Ilorin residents decry deafening noise from religious houses
Some residents of Awolowo Way, Ilorin, Kwara State capital are decrying what they referred to as religious noise pollution in their environment, and are calling on the government to intervene. The residents said the noise apart from its nuisance act, often deprived them of the comfort of their houses and the required hours of sleep.
Storming The Guardian office yesterday in Ilorin with their complaints, they urged the state government to through the act of the State Assembly regulate the activities of the concerned religious organizations.
The noise from one of the cone speakers or horn speakers in a particular religious house measured up to100 decibels. In that religious house is mounted four horn speakers measuring 400 decibels releasing deafening noises into residential houses adjoining the building.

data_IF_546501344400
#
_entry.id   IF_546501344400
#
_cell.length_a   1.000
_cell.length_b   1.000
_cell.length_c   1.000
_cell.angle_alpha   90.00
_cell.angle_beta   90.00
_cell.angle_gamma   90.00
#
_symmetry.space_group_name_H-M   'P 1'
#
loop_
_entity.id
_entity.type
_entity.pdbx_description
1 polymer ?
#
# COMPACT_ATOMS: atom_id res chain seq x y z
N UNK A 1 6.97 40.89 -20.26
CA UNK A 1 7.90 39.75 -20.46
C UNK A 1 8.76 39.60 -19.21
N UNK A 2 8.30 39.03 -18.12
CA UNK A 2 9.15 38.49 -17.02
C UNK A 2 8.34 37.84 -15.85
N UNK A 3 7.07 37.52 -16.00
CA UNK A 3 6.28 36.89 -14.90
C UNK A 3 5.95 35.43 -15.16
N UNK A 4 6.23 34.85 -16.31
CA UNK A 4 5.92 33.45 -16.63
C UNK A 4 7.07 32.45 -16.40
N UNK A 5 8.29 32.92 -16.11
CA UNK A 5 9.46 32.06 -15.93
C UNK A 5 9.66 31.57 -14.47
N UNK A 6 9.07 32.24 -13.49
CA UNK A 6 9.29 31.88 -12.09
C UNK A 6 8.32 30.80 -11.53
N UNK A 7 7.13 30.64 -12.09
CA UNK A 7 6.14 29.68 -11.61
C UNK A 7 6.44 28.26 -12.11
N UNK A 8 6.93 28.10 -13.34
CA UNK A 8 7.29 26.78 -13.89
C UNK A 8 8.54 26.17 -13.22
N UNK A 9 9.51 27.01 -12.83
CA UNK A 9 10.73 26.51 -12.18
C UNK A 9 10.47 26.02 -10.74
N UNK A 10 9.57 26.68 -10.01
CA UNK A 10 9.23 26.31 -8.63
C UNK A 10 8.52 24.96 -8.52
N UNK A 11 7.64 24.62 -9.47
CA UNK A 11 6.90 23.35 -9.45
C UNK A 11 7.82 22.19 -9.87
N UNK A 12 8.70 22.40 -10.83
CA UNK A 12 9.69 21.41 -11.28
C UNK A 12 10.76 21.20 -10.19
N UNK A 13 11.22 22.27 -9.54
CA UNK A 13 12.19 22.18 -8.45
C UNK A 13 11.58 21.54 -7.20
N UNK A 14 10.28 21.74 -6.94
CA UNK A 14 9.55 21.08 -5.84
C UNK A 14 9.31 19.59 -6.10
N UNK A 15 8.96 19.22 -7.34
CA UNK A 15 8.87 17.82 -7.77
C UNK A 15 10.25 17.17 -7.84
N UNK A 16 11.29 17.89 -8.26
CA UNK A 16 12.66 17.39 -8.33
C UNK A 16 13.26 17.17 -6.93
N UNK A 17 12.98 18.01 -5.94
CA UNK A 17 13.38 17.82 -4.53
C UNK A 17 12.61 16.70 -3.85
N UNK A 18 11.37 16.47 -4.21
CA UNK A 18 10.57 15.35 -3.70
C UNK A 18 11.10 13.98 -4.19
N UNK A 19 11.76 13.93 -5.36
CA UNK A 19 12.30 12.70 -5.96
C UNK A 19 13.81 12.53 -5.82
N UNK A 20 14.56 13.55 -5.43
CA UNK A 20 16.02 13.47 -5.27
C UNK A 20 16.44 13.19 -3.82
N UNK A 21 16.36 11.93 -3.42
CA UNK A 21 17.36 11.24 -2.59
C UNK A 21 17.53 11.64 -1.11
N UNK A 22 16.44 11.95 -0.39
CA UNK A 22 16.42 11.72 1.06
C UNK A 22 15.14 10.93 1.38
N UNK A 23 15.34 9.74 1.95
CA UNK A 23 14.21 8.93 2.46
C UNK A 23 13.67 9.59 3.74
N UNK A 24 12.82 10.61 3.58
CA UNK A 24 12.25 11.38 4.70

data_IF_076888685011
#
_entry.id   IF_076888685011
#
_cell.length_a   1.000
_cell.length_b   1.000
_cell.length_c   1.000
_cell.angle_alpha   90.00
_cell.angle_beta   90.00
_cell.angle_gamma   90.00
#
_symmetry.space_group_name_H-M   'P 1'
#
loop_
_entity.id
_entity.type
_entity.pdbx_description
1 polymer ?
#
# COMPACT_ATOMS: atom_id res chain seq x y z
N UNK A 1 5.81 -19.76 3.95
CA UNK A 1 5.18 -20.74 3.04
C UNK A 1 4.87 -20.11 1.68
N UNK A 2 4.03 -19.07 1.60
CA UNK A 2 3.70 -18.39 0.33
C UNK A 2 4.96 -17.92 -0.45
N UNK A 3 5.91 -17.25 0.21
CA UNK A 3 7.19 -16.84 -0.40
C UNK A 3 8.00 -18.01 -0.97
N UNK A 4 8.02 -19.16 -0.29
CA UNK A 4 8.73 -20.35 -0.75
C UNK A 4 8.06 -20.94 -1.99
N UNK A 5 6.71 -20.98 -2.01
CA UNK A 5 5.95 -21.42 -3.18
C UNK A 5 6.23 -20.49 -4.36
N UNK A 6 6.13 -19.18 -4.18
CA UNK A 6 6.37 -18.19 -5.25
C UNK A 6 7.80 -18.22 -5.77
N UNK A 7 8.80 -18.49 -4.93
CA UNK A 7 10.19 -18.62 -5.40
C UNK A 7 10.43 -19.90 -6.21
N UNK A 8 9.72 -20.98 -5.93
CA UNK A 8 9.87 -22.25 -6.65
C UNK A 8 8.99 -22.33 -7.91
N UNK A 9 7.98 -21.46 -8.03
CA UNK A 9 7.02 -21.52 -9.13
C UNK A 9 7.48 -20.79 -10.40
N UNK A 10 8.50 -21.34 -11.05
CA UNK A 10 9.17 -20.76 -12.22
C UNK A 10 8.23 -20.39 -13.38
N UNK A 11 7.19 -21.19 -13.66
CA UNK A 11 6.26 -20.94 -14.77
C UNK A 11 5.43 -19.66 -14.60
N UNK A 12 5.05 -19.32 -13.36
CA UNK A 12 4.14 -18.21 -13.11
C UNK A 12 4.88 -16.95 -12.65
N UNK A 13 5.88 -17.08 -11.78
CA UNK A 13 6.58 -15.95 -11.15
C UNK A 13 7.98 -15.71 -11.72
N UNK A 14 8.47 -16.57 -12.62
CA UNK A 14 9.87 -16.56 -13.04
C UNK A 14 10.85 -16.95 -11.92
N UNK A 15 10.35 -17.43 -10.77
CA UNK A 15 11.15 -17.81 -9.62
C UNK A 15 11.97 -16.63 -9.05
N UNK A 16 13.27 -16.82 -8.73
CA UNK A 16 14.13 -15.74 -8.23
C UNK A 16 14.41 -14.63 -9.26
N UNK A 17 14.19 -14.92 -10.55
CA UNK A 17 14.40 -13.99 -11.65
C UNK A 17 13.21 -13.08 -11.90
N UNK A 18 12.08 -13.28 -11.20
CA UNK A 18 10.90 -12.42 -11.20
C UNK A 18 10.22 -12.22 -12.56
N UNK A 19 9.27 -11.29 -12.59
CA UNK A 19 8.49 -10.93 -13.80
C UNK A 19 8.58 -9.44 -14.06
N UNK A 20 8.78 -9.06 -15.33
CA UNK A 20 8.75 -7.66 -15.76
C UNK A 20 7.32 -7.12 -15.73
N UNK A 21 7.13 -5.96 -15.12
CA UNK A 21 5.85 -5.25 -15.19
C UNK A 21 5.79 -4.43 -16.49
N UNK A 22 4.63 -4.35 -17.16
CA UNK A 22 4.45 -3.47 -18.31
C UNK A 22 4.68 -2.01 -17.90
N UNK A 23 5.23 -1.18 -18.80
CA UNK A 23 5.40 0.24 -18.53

A consultant Otorhinolaryngology from University of Ilorin Teaching Hospital (UITH) who equally clamoured for anonymity, said the normal amount of decibels for the ear should be 80. He cautioned residents of industrial layouts and those living around the airport to relocate, as such persons daily receive between 100 and 120 decibels into their eardrums. The Ear, Nose and Throat (ENT) specialist said such noise could lead to permanent loss of hearing.
Reacting to the development, the Commissioner for Environment, Aliyu Muhammad Saifuddeen, said: “Noise pollution is a trend that is frowned at all over the world because of its consequences for public health. Kwara cannot be an exception. The Ministry, therefore, calls on our people to exercise restraints and be conscious of the consequences of their actions on the environment and other people.”
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